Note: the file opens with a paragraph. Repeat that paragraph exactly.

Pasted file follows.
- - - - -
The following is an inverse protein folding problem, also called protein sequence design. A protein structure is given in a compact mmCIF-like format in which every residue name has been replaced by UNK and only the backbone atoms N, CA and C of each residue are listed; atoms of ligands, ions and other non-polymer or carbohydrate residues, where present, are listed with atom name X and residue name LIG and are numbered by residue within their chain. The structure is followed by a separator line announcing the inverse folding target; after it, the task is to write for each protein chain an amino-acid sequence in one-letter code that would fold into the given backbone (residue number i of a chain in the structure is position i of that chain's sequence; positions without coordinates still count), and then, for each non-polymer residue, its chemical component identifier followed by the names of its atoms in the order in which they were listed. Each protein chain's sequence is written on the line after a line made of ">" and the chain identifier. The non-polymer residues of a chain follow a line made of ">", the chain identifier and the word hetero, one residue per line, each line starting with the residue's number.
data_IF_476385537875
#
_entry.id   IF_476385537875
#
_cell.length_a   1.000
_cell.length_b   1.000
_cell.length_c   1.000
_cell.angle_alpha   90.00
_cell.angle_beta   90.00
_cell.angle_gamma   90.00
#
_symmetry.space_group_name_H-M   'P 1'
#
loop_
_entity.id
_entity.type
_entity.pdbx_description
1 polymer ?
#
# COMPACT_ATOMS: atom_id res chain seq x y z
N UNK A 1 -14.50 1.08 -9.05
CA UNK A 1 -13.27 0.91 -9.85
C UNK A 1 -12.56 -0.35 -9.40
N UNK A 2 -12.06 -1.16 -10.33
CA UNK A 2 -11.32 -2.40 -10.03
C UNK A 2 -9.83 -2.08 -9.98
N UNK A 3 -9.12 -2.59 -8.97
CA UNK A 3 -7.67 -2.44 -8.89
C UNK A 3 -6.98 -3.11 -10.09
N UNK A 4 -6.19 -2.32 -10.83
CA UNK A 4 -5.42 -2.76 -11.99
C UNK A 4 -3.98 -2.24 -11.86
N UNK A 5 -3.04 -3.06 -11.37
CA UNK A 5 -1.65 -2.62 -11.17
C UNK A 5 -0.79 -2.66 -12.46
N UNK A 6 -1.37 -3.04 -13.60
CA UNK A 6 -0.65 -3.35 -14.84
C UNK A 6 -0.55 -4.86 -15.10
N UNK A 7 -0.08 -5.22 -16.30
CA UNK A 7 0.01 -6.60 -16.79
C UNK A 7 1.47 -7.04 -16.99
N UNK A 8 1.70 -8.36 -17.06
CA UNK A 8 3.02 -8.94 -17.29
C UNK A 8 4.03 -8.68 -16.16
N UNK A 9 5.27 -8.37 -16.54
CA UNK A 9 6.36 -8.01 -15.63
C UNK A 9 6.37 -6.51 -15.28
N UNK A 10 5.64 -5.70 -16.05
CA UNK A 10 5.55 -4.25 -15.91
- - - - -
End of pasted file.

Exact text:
The following is an inverse protein folding problem, also called protein sequence design. A protein structure is given in a compact mmCIF-like format in which every residue name has been replaced by UNK and only the backbone atoms N, CA and C of each residue are listed; atoms of ligands, ions and other non-polymer or carbohydrate residues, where present, are listed with atom name X and residue name LIG and are numbered by residue within their chain. The structure is followed by a separator line announcing the inverse folding target; after it, the task is to write for each protein chain an amino-acid sequence in one-letter code that would fold into the given backbone (residue number i of a chain in the structure is position i of that chain's sequence; positions without coordinates still count), and then, for each non-polymer residue, its chemical component identifier followed by the names of its atoms in the order in which they were listed. Each protein chain's sequence is written on the line after a line made of ">" and the chain identifier. The non-polymer residues of a chain follow a line made of ">", the chain identifier and the word hetero, one residue per line, each line starting with the residue's number.